Ex-CMMI, Aspire Health head launches Main Street Health eyeing value-based primary care

The former director of the Center of Medicaid & Medicare Innovation launched a new startup aimed at transforming independent rural providers to value-based contracts on Tuesday.

Brad Smith, who headed CMMI during the last year of the Trump administration, has turned his sights on Main Street Health. The Nashville, Tenn.-based startup entering the market as investment in physician enablement platforms booms.

Smith also headed and eventually sold home care company Aspire Health to Anthem for $440 million. Main Street Health did not immediately respond to an interview request.

Main Street Health aims to help primary care clinics, independent pharmacies and urgent care centers transform from fee-for-service to value-based contracts with private insurers and Medicare, said Dan O’Neill, a healthcare consultant and chief commercial officer of Pine Park Health, which provides clinical staff to senior services communities.

In addition to providing tech tools and partnerships, Main Street will also embed community health workers in locations to coordinate and manage care for the sickest, costliest patients. And unlike newly-public competitors Privia Health and Agilon health, Main Street will focus on working with providers in rural areas. The company launched with $26.6 million in venture funding.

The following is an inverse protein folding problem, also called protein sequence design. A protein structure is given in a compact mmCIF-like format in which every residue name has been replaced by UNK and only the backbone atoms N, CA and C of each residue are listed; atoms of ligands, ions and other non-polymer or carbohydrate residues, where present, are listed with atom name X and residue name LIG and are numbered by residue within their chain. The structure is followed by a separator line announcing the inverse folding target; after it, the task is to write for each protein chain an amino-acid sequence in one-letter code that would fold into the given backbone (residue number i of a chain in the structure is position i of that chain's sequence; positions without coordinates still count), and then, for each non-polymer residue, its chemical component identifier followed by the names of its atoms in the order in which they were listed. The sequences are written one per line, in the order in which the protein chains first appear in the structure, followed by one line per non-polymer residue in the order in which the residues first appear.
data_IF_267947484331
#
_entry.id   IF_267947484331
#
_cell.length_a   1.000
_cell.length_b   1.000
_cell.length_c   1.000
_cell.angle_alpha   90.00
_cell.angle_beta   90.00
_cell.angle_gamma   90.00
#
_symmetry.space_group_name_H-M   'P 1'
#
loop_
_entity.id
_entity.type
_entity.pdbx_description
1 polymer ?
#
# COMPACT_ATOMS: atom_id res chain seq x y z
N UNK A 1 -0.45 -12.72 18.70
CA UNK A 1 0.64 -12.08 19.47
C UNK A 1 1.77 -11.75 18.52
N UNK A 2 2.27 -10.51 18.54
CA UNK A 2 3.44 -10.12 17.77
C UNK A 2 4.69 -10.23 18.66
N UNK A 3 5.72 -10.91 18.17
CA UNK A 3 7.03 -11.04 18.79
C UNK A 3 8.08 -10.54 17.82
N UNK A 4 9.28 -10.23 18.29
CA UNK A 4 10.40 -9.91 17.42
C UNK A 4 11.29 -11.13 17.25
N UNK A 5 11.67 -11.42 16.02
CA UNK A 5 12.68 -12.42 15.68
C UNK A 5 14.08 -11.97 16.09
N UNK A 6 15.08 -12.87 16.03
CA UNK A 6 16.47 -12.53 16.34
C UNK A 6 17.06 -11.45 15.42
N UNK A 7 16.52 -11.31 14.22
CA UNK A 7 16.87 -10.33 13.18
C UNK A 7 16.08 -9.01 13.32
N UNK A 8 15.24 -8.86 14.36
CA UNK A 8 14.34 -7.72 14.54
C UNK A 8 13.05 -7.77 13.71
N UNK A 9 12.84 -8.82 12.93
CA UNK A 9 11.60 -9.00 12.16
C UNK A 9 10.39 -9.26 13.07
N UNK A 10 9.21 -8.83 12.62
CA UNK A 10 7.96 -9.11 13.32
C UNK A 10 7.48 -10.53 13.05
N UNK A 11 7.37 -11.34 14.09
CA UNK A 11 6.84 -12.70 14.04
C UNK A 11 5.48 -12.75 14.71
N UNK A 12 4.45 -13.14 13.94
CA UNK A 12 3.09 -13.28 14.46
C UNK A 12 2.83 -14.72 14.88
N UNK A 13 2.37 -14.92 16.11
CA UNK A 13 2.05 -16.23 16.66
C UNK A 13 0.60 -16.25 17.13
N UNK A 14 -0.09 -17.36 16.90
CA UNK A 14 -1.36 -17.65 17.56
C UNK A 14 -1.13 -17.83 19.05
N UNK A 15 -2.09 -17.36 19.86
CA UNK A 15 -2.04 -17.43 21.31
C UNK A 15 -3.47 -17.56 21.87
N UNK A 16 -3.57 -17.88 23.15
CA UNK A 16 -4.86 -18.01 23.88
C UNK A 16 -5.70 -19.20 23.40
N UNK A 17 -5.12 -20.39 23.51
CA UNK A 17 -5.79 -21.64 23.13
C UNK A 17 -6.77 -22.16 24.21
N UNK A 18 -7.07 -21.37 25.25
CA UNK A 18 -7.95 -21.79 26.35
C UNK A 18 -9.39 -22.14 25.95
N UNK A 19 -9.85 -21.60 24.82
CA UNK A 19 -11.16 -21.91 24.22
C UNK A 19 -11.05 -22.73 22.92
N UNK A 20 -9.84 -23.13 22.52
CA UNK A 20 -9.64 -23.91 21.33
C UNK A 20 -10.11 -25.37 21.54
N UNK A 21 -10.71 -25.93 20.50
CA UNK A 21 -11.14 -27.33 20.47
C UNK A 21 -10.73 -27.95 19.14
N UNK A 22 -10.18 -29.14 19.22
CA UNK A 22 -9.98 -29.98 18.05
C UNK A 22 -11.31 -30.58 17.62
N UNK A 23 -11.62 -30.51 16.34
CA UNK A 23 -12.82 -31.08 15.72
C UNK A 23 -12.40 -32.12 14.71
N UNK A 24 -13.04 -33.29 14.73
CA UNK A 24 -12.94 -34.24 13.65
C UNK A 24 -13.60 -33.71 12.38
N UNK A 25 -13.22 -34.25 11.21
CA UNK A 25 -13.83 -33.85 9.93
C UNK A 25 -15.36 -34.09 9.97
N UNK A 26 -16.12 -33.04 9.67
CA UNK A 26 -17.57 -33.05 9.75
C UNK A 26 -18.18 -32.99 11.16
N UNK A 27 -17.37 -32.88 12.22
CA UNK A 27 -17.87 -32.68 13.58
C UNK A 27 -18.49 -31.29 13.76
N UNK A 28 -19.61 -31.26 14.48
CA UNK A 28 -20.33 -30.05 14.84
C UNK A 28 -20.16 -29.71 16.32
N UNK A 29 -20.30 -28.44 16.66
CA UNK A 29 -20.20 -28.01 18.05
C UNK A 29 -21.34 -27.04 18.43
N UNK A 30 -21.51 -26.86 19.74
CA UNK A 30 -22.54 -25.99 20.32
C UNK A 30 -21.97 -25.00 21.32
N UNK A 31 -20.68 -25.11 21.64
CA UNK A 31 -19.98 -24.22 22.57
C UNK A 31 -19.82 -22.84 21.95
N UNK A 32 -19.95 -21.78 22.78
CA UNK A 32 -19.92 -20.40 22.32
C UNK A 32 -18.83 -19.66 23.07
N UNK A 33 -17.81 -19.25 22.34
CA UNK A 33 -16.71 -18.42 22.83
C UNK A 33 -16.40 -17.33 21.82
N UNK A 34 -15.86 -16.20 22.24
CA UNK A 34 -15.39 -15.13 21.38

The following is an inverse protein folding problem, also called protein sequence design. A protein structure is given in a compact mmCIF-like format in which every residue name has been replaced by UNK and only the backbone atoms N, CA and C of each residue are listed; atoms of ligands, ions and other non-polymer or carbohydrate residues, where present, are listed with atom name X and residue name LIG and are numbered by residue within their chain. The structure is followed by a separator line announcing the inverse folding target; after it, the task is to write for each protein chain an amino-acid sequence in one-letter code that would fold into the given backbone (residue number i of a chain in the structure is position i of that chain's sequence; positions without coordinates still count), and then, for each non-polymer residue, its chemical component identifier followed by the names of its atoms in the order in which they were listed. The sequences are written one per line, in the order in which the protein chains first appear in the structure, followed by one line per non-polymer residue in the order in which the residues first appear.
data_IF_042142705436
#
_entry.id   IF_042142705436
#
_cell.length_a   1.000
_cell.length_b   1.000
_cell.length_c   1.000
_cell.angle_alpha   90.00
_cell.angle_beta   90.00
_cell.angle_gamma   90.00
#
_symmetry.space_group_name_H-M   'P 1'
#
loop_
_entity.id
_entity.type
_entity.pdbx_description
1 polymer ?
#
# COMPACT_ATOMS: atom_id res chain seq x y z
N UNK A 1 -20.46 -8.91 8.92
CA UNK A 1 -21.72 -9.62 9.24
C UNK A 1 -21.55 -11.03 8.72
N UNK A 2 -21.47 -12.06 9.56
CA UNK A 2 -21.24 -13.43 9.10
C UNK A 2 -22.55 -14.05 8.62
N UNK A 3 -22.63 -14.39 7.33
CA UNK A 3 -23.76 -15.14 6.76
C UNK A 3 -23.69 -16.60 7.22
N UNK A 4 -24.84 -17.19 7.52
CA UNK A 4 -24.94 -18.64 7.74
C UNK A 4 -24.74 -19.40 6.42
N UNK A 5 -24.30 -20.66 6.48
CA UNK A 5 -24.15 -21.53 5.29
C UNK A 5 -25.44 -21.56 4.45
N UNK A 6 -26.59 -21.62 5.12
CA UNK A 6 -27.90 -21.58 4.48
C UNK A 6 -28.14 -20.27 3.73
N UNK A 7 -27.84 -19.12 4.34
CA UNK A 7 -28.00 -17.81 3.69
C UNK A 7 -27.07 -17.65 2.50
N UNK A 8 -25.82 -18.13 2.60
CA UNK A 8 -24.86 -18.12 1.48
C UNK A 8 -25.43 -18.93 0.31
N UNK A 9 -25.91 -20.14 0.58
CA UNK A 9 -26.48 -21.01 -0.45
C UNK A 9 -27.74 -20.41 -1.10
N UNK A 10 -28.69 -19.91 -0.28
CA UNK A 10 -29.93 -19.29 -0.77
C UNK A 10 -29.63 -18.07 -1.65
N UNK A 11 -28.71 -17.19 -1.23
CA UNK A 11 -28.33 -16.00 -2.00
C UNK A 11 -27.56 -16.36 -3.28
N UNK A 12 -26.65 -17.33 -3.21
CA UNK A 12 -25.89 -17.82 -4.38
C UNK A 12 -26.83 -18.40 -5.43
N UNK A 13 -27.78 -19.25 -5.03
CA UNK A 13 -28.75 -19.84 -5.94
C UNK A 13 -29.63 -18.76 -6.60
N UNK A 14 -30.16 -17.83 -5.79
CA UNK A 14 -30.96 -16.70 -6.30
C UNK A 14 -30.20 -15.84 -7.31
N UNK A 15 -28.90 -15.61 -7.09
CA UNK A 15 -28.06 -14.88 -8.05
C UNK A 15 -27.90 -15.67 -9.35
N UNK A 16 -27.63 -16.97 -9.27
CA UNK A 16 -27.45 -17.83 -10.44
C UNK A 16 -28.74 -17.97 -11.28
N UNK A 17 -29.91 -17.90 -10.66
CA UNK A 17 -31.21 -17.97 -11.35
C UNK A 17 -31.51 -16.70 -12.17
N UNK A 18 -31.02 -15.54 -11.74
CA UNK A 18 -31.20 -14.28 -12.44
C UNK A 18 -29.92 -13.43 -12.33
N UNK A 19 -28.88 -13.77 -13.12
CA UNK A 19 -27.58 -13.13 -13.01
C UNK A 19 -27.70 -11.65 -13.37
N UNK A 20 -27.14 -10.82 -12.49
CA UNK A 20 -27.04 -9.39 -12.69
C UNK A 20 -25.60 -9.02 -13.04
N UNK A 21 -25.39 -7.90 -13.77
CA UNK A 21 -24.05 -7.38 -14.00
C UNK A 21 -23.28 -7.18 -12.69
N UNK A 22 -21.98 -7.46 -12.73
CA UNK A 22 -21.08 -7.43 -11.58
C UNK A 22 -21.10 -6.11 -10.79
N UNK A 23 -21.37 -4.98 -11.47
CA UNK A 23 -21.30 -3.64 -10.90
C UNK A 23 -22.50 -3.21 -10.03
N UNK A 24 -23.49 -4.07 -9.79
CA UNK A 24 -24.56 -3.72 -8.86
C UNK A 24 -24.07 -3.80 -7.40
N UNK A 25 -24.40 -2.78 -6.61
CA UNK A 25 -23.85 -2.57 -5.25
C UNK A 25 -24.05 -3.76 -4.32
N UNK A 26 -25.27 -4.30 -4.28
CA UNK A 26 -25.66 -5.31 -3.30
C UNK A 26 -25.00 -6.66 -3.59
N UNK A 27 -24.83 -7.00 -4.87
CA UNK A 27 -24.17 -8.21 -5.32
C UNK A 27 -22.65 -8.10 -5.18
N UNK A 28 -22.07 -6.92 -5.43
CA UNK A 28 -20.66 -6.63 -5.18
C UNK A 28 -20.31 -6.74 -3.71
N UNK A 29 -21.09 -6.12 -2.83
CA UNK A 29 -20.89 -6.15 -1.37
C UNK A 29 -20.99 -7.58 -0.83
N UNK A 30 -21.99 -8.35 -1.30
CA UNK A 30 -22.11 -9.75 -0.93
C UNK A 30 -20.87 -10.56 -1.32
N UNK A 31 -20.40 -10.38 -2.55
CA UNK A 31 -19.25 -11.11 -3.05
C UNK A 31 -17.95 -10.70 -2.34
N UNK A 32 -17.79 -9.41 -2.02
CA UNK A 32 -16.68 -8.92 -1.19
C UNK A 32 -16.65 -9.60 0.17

“We actually have sort of an access challenge in some rural areas,” O’Neill said. “They have the opportunity to take a business model that’s been proven in other, more urban areas and actually say, ‘How can we adapt that to the provider landscape that exists in rural setting?’ Wrapping urgent care centers to become more primary care-like, wrapping independent pharmacies play a bigger role in primary care?”

The company’s entrance into the market comes as investment in digital health tools booms, particularly those that help physicians enter into value-based contracts. Privia Health generated nearly 51% more in cash than investors initially expected during its public debut in May, bringing the Arlington, Va.-based company’s valuation to $1.87 billion. Agilon Health saw its share prices soar 38% during its April IPO, with investors valuing the Long Beach, Calif.-based company at $1.07 billion. In June, senior primary care provider and tech tool Cano Health also paid $600 million to buy University Health Care, bumping up its projected 2021 revenue to $1.5 billion.

These new investments signal that the time has come for risk-bearing primary care, O’Neill said.

“There’s a huge, broad, nationwide transition to pay primary care physicians with value-based care, and I think there’s room for probably dozens players in this space with different models,” O’Neill said.

Source: modernhealthcare.com

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